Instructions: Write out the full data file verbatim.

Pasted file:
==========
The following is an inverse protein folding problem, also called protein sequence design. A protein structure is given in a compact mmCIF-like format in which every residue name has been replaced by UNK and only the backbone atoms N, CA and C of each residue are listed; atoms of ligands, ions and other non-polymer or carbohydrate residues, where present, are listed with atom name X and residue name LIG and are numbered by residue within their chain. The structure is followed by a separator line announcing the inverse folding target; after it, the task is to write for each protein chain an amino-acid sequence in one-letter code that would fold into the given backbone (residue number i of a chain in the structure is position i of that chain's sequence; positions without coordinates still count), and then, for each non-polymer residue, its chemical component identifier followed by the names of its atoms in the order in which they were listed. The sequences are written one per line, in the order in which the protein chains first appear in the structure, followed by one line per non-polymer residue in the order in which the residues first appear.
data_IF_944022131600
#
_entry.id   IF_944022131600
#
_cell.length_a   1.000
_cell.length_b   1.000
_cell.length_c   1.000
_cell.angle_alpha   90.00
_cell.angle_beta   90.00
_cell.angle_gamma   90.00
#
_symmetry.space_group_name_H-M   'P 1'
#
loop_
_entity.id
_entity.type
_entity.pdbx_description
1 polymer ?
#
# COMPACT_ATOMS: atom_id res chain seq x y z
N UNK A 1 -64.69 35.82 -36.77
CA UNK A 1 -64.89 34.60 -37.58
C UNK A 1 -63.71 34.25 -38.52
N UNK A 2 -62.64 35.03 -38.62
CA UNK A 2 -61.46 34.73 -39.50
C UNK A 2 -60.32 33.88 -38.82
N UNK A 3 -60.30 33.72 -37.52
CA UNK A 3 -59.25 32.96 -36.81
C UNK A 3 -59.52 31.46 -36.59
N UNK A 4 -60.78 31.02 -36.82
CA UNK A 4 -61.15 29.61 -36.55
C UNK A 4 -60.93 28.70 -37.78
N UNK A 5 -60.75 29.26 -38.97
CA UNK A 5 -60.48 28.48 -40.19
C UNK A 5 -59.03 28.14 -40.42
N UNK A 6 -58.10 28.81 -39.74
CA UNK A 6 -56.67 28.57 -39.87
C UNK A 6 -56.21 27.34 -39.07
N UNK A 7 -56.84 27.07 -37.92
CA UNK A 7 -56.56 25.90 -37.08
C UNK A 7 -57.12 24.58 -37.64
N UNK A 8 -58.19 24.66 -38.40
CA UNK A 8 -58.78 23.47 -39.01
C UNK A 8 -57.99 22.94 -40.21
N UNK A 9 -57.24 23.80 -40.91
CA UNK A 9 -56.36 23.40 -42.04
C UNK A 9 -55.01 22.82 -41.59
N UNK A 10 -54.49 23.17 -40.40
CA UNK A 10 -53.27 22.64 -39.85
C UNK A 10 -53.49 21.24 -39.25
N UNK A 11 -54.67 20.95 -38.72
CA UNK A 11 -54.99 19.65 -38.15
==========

The following is an inverse protein folding problem, also called protein sequence design. A protein structure is given in a compact mmCIF-like format in which every residue name has been replaced by UNK and only the backbone atoms N, CA and C of each residue are listed; atoms of ligands, ions and other non-polymer or carbohydrate residues, where present, are listed with atom name X and residue name LIG and are numbered by residue within their chain. The structure is followed by a separator line announcing the inverse folding target; after it, the task is to write for each protein chain an amino-acid sequence in one-letter code that would fold into the given backbone (residue number i of a chain in the structure is position i of that chain's sequence; positions without coordinates still count), and then, for each non-polymer residue, its chemical component identifier followed by the names of its atoms in the order in which they were listed. The sequences are written one per line, in the order in which the protein chains first appear in the structure, followed by one line per non-polymer residue in the order in which the residues first appear.
data_IF_944022131600
#
_entry.id   IF_944022131600
#
_cell.length_a   1.000
_cell.length_b   1.000
_cell.length_c   1.000
_cell.angle_alpha   90.00
_cell.angle_beta   90.00
_cell.angle_gamma   90.00
#
_symmetry.space_group_name_H-M   'P 1'
#
loop_
_entity.id
_entity.type
_entity.pdbx_description
1 polymer ?
#
# COMPACT_ATOMS: atom_id res chain seq x y z
N UNK A 1 -64.69 35.82 -36.77
CA UNK A 1 -64.89 34.60 -37.58
C UNK A 1 -63.71 34.25 -38.52
N UNK A 2 -62.64 35.03 -38.62
CA UNK A 2 -61.46 34.73 -39.50
C UNK A 2 -60.32 33.88 -38.82
N UNK A 3 -60.30 33.72 -37.52
CA UNK A 3 -59.25 32.96 -36.81
C UNK A 3 -59.52 31.46 -36.59
N UNK A 4 -60.78 31.02 -36.82
CA UNK A 4 -61.15 29.61 -36.55
C UNK A 4 -60.93 28.70 -37.78
N UNK A 5 -60.75 29.26 -38.97
CA UNK A 5 -60.48 28.48 -40.19
C UNK A 5 -59.03 28.14 -40.42
N UNK A 6 -58.10 28.81 -39.74
CA UNK A 6 -56.67 28.57 -39.87
C UNK A 6 -56.21 27.34 -39.07
N UNK A 7 -56.84 27.07 -37.92
CA UNK A 7 -56.56 25.90 -37.08
C UNK A 7 -57.12 24.58 -37.64
N UNK A 8 -58.19 24.66 -38.40
CA UNK A 8 -58.78 23.47 -39.01
C UNK A 8 -57.99 22.94 -40.21
N UNK A 9 -57.24 23.80 -40.91
CA UNK A 9 -56.36 23.40 -42.04
C UNK A 9 -55.01 22.82 -41.59
N UNK A 10 -54.49 23.17 -40.40
CA UNK A 10 -53.27 22.64 -39.85
C UNK A 10 -53.49 21.24 -39.25
N UNK A 11 -54.67 20.95 -38.72
CA UNK A 11 -54.99 19.65 -38.15